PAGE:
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15 Aug 2022

Significant investment in broadband needed in some Kildare areas crisis underlines

Database of locations where connection speed is not up to scratch is required

Significant investment in broadband needed in some Kildare areas crisis underlines

Upload speed is also important

Some parts of Kildare need significant investment in broadband, according to a Kildare County Councillor.

Green Party councillor, Peter Hamilton, said that the current working situation, with many doing so from home shows where the weaknesses are in the broadband network.

He also said the situation will help reduce commuting miles."When we return to normal we home our new working from home experience will allow us to significantly reduce commuting miles and the carbon emissions and air pollution that go with that, but only if our broadband services are up to it."

Cllr Hamilton also said: "Our new working situation this month is showing us where the weaknesses in our broadband network are, some rural parts of County Kildare need significant investment and improvement." 

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Cllr Hamilton was commenting following a statement by the Green Party.

The Green Party has said that broadband is a key issue for remote working in rural areas. The party’s spokesperson for Communications, Climate Action and the Environment, Brian Leddin said: “For those who are able to carry out their job remotely, from a public health perspective we need to make sure that broadband exists for everyone. In the short term we need to continue to add to a database of locations where connection speed is not up to scratch.”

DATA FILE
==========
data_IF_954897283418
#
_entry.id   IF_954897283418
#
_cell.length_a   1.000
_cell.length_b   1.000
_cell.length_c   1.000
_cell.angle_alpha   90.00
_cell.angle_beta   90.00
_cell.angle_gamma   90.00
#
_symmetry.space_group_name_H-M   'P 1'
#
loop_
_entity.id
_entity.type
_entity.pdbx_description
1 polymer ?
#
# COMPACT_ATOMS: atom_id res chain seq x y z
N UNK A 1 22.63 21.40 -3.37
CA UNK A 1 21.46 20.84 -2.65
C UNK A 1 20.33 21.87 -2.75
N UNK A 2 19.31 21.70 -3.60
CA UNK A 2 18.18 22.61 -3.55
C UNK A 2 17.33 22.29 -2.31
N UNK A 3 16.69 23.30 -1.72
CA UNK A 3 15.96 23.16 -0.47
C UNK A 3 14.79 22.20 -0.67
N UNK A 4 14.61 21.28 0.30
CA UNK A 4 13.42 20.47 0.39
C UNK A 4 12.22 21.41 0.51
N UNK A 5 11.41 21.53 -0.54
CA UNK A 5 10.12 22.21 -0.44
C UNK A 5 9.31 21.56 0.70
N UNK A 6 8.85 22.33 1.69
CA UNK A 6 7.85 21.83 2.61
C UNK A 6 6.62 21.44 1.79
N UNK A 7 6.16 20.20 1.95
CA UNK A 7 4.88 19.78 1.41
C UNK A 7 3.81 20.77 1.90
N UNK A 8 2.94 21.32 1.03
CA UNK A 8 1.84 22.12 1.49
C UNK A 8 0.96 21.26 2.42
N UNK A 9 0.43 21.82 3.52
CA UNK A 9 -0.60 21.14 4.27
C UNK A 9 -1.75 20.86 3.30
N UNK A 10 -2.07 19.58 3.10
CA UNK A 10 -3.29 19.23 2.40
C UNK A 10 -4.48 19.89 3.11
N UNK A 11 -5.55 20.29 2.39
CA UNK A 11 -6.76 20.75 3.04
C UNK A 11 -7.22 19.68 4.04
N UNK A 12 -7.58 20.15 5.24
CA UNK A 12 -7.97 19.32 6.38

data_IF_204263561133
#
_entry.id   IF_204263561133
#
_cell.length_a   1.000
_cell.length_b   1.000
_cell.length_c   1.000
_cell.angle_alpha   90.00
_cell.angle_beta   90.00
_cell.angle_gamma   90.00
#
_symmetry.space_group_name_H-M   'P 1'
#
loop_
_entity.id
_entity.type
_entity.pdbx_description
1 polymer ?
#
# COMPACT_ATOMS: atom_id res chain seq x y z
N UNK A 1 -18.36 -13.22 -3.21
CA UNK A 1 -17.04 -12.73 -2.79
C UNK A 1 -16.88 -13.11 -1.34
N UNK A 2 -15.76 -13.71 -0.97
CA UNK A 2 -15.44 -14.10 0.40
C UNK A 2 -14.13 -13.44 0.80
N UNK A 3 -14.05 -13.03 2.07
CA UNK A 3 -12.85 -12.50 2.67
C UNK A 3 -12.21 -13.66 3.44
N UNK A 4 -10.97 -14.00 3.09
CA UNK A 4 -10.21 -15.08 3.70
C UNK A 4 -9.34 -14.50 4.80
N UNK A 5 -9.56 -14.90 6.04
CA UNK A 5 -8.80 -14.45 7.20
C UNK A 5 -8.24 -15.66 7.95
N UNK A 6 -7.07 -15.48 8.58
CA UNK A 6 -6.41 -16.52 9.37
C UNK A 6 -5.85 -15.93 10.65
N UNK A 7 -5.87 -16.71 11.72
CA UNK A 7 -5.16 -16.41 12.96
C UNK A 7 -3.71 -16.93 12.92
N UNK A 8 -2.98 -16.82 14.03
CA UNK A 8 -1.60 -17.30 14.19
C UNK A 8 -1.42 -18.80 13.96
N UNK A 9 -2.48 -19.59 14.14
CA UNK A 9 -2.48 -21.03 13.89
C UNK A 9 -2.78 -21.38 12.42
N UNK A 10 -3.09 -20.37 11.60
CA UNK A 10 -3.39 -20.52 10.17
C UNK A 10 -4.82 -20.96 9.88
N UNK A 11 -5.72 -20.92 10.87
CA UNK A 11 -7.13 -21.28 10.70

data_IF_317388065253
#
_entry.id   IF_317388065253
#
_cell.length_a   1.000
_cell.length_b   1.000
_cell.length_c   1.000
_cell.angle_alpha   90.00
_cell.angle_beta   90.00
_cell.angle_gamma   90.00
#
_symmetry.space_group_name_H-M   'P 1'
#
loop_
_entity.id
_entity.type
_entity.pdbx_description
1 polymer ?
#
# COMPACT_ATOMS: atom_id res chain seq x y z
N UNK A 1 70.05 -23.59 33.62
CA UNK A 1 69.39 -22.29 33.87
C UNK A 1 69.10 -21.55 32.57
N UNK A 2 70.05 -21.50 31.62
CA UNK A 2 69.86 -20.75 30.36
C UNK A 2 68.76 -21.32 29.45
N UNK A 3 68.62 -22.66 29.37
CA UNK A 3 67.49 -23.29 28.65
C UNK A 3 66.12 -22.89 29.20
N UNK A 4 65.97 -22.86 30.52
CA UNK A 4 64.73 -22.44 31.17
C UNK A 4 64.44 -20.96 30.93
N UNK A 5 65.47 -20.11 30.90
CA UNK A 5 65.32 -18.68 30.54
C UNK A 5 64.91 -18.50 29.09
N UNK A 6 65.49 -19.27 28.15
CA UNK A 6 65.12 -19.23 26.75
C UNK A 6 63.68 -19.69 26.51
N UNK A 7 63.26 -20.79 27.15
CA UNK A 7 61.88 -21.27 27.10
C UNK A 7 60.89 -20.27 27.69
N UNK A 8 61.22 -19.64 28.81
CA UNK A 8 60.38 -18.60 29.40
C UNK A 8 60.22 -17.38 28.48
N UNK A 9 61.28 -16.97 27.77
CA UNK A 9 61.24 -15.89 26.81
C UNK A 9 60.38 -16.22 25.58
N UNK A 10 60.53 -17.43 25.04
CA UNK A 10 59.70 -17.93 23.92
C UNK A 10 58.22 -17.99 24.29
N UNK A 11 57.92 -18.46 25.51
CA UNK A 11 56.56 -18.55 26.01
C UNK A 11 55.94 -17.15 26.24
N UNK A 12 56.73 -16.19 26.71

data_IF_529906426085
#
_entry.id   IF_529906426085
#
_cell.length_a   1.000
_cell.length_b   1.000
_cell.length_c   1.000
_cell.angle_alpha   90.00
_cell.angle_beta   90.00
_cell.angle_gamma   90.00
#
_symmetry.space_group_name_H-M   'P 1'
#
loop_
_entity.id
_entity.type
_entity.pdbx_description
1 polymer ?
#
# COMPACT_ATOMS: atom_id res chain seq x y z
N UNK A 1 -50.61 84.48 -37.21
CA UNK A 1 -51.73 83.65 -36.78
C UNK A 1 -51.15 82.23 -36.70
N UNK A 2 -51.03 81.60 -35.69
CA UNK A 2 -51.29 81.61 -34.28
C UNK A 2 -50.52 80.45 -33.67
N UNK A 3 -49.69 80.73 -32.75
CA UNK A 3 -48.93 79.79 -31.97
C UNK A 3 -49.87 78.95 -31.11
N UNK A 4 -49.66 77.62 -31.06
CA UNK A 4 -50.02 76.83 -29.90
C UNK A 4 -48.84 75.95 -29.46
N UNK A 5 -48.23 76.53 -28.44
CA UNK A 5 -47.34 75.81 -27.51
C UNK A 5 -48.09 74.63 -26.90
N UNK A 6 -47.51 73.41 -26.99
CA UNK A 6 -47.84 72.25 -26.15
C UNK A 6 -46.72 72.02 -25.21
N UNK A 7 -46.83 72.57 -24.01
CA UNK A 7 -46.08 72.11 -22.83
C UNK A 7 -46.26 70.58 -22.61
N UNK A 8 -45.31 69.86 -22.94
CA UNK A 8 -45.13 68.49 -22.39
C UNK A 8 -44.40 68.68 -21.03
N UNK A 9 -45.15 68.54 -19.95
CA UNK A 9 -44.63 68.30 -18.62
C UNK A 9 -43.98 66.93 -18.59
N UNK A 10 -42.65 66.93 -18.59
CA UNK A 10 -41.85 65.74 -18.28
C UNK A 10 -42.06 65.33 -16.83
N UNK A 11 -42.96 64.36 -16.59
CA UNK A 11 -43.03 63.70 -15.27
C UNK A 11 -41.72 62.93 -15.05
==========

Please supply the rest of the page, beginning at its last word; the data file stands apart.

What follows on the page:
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Deputy Leddin said the minimum connection speed for the Zoom video conferencing app is 1.2 Mb/s and that for Microsoft Teams is 1.5 Mb/s, the Limerick City TD said: “Broadband speeds are commonly advertised in terms of download speed, but for video conferencing, upload speed is equally as important. We need to identify where people are trying to work with a connection speed of less than 2 Mb/s upload and see if there is any immediate intervention we can do, ahead of a longer-term intervention of rural broadband.”

 

 

 

 

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